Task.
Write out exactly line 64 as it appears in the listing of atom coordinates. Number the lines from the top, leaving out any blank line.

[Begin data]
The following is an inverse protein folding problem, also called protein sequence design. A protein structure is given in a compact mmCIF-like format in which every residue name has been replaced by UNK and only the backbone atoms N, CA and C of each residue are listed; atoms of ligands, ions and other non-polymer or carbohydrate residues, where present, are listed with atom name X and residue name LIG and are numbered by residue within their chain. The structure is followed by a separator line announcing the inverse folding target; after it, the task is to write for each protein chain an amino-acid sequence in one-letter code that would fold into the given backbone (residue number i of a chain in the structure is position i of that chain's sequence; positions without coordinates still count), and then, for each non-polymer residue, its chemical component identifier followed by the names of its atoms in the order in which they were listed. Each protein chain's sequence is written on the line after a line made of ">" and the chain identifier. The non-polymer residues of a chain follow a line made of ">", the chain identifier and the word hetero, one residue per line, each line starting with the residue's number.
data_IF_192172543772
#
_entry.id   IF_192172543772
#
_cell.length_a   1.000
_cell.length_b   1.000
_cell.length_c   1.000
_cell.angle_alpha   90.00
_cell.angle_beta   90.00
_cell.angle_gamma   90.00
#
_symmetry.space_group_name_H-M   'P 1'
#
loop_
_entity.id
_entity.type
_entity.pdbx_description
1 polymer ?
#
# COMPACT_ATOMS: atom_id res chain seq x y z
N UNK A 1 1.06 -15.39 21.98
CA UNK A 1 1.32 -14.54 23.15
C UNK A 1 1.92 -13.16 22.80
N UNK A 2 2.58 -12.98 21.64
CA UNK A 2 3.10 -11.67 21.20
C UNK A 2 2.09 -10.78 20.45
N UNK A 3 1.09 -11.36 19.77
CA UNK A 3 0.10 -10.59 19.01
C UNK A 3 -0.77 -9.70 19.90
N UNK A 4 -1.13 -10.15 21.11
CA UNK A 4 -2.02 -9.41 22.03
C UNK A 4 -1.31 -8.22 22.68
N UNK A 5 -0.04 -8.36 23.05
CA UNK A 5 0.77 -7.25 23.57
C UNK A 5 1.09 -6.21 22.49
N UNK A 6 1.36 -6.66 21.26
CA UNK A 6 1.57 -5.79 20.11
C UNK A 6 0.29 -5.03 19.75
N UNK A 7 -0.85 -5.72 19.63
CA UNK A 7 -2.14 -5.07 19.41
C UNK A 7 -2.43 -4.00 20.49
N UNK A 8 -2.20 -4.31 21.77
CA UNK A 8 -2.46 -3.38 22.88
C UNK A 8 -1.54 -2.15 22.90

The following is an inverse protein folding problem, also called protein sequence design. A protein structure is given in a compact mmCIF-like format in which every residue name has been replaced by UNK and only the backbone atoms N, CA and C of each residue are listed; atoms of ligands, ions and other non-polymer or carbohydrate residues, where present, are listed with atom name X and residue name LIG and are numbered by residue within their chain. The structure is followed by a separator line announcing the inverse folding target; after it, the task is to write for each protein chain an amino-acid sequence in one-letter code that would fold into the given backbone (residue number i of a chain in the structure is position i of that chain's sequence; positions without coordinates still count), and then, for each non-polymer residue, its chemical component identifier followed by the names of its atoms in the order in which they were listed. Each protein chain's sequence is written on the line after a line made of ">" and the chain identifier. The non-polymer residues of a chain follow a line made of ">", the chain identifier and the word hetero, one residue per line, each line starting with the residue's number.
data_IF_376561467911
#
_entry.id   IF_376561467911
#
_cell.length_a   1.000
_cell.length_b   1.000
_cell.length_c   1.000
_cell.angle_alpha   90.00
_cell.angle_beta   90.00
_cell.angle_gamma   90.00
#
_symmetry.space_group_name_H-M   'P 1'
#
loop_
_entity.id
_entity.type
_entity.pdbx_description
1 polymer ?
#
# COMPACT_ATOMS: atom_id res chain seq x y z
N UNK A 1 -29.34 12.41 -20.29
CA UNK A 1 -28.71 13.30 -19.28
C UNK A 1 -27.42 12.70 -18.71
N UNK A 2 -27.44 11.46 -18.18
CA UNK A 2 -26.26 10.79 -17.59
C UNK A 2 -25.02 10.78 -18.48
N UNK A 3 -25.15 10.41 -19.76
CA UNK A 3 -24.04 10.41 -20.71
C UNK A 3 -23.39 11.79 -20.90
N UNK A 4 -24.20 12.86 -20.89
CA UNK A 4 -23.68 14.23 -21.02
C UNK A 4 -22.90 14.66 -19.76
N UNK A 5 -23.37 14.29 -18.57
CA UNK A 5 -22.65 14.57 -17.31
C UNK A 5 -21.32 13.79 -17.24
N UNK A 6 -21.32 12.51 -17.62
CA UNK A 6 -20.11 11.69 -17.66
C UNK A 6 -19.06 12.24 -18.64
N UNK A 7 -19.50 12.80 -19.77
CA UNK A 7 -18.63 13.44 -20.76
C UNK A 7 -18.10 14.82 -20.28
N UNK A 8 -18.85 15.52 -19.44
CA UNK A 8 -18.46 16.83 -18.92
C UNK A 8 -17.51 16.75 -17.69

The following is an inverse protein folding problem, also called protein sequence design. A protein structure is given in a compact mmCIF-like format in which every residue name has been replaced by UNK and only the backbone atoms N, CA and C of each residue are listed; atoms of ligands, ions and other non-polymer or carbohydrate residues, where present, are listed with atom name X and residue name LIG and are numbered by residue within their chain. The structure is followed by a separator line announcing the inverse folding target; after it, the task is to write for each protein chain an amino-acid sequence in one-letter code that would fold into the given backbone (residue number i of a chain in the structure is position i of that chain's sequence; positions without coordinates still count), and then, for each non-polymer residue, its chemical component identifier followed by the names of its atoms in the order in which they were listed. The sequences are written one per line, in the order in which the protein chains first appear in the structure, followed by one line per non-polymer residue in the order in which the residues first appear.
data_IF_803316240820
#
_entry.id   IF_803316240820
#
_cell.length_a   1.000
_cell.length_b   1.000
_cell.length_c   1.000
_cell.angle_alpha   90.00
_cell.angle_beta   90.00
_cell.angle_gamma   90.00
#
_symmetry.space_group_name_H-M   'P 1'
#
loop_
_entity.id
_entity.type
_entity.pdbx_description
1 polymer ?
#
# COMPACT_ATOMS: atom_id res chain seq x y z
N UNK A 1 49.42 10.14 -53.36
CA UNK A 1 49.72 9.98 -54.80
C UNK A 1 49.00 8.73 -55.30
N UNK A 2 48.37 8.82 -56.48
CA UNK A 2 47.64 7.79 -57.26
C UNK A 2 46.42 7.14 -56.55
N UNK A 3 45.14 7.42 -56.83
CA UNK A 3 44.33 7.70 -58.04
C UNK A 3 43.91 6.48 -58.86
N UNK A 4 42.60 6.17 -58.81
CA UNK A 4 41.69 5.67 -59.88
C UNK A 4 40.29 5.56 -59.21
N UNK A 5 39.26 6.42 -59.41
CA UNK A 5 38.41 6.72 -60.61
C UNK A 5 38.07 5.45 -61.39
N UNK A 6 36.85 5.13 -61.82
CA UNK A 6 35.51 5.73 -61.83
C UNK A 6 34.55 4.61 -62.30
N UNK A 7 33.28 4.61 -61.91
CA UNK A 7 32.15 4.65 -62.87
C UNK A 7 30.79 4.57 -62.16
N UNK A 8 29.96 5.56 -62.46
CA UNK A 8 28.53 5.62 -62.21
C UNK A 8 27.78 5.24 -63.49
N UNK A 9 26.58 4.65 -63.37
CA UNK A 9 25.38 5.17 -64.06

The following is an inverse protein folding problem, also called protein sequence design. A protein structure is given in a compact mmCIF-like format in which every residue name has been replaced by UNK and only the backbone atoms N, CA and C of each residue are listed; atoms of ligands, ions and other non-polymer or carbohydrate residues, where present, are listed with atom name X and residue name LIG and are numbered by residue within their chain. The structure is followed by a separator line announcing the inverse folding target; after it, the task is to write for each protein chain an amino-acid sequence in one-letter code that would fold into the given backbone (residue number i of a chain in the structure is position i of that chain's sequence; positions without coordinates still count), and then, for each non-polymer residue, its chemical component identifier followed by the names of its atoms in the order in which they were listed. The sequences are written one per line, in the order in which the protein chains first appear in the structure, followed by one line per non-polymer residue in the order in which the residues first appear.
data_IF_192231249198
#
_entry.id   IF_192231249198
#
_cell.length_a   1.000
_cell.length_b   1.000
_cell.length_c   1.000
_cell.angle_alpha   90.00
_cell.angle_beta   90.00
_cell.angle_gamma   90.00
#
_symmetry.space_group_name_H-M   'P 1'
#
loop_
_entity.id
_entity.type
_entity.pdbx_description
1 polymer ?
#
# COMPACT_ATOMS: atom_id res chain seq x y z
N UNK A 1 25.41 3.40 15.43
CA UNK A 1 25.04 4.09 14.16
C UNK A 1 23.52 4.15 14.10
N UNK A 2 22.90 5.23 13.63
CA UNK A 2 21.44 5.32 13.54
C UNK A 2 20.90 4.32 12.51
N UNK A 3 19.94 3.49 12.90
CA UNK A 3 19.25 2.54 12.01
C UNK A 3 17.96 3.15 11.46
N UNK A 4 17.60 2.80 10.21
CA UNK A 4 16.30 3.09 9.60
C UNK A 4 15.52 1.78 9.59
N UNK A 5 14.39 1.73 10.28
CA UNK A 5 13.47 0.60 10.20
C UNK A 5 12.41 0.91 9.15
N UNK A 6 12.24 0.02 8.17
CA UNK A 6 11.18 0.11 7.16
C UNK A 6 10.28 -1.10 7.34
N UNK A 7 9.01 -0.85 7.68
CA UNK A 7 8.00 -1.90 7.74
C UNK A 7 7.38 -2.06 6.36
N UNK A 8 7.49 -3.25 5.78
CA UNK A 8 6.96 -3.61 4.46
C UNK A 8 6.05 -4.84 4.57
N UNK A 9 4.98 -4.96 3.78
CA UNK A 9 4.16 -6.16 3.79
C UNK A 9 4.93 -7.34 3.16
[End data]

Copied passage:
1 polymer ?